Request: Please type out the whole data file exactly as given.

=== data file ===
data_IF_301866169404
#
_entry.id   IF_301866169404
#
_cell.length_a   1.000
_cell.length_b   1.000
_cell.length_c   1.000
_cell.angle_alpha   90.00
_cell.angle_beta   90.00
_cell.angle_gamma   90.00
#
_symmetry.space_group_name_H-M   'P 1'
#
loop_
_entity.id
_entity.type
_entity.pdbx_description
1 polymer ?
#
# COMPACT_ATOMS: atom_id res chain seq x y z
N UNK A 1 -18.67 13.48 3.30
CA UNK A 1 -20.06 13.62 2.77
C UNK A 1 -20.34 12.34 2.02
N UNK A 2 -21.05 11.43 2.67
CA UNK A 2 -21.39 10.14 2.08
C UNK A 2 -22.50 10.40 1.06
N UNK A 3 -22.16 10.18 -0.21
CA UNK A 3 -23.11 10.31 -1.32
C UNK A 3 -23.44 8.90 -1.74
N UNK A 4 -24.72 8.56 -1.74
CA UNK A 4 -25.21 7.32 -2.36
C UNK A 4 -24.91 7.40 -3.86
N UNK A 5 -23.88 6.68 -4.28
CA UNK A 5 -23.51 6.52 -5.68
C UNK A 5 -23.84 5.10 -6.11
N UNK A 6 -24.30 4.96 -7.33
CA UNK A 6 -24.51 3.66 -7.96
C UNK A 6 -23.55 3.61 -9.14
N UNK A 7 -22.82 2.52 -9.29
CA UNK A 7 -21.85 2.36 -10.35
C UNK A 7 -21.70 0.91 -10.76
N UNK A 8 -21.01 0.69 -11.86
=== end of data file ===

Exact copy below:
data_IF_301866169404
#
_entry.id   IF_301866169404
#
_cell.length_a   1.000
_cell.length_b   1.000
_cell.length_c   1.000
_cell.angle_alpha   90.00
_cell.angle_beta   90.00
_cell.angle_gamma   90.00
#
_symmetry.space_group_name_H-M   'P 1'
#
loop_
_entity.id
_entity.type
_entity.pdbx_description
1 polymer ?
#
# COMPACT_ATOMS: atom_id res chain seq x y z
N UNK A 1 -18.67 13.48 3.30
CA UNK A 1 -20.06 13.62 2.77
C UNK A 1 -20.34 12.34 2.02
N UNK A 2 -21.05 11.43 2.67
CA UNK A 2 -21.39 10.14 2.08
C UNK A 2 -22.50 10.40 1.06
N UNK A 3 -22.16 10.18 -0.21
CA UNK A 3 -23.11 10.31 -1.32
C UNK A 3 -23.44 8.90 -1.74
N UNK A 4 -24.72 8.56 -1.74
CA UNK A 4 -25.21 7.32 -2.36
C UNK A 4 -24.91 7.40 -3.86
N UNK A 5 -23.88 6.68 -4.28
CA UNK A 5 -23.51 6.52 -5.68
C UNK A 5 -23.84 5.10 -6.11
N UNK A 6 -24.30 4.96 -7.33
CA UNK A 6 -24.51 3.66 -7.96
C UNK A 6 -23.55 3.61 -9.14
N UNK A 7 -22.82 2.52 -9.29
CA UNK A 7 -21.85 2.36 -10.35
C UNK A 7 -21.70 0.91 -10.76
N UNK A 8 -21.01 0.69 -11.86